Also, Nevada, unlike Ireland, doesn’t have to worry about the cost of bank bailouts, not because the state has avoided large loan losses but because those losses, for the most part, aren’t Nevada’s problem. Thus Nevada accounts for a disproportionate share of the losses incurred by Fannie Mae and Freddie Mac, the government-sponsored mortgage companies — losses that, like Social Security and Medicare payments, will be covered by Washington, not Carson City.

And there’s one more advantage to being a U.S. state: it’s likely that Nevada’s unemployment problem will be greatly alleviated over the next few years by out-migration, so that even if the lost jobs don’t come back, there will be fewer workers chasing the jobs that remain. Ireland will, to some extent, avail itself of the same safety valve, as Irish citizens leave in search of work elsewhere and workers who came to Ireland during the boom years depart. But Americans are extremely mobile; if historical patterns are any guide, emigration will bring Nevada’s unemployment rate back in line with the U.S. average within a few years, even if job growth in Nevada continues to lag behind growth in the nation as a whole.

Over all, then, even as both Ireland and Nevada have been especially hard-luck cases within their respective currency zones, Nevada’s medium-term prospects look much better.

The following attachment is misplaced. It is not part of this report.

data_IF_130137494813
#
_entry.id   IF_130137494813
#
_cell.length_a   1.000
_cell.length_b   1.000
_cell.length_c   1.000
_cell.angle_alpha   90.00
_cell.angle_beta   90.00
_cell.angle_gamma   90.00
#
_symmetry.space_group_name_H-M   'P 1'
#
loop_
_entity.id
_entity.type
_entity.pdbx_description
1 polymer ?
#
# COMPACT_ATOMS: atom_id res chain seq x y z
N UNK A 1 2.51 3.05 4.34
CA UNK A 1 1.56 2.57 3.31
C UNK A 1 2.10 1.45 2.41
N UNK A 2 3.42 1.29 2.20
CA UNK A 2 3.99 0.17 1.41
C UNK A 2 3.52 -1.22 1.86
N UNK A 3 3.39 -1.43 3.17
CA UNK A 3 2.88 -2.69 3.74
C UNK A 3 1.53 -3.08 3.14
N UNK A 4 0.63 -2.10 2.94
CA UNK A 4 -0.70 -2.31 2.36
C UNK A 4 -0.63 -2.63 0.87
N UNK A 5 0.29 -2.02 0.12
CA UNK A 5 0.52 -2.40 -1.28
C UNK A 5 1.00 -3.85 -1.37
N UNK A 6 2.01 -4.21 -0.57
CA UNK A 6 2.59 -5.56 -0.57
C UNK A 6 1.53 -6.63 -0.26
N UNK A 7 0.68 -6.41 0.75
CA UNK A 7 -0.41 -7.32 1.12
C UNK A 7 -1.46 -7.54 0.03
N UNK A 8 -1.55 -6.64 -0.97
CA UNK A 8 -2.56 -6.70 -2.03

What does this have to do with the case for or against the euro? Well, when the single European currency was first proposed, an obvious question was whether it would work as well as the dollar does here in America. And the answer, clearly, was no — for exactly the reasons the Ireland-Nevada comparison illustrates. Europe isn’t fiscally integrated: German taxpayers don’t automatically pick up part of the tab for Greek pensions or Irish bank bailouts. And while Europeans have the legal right to move freely in search of jobs, in practice imperfect cultural integration — above all, the lack of a common language — makes workers less geographically mobile than their American counterparts.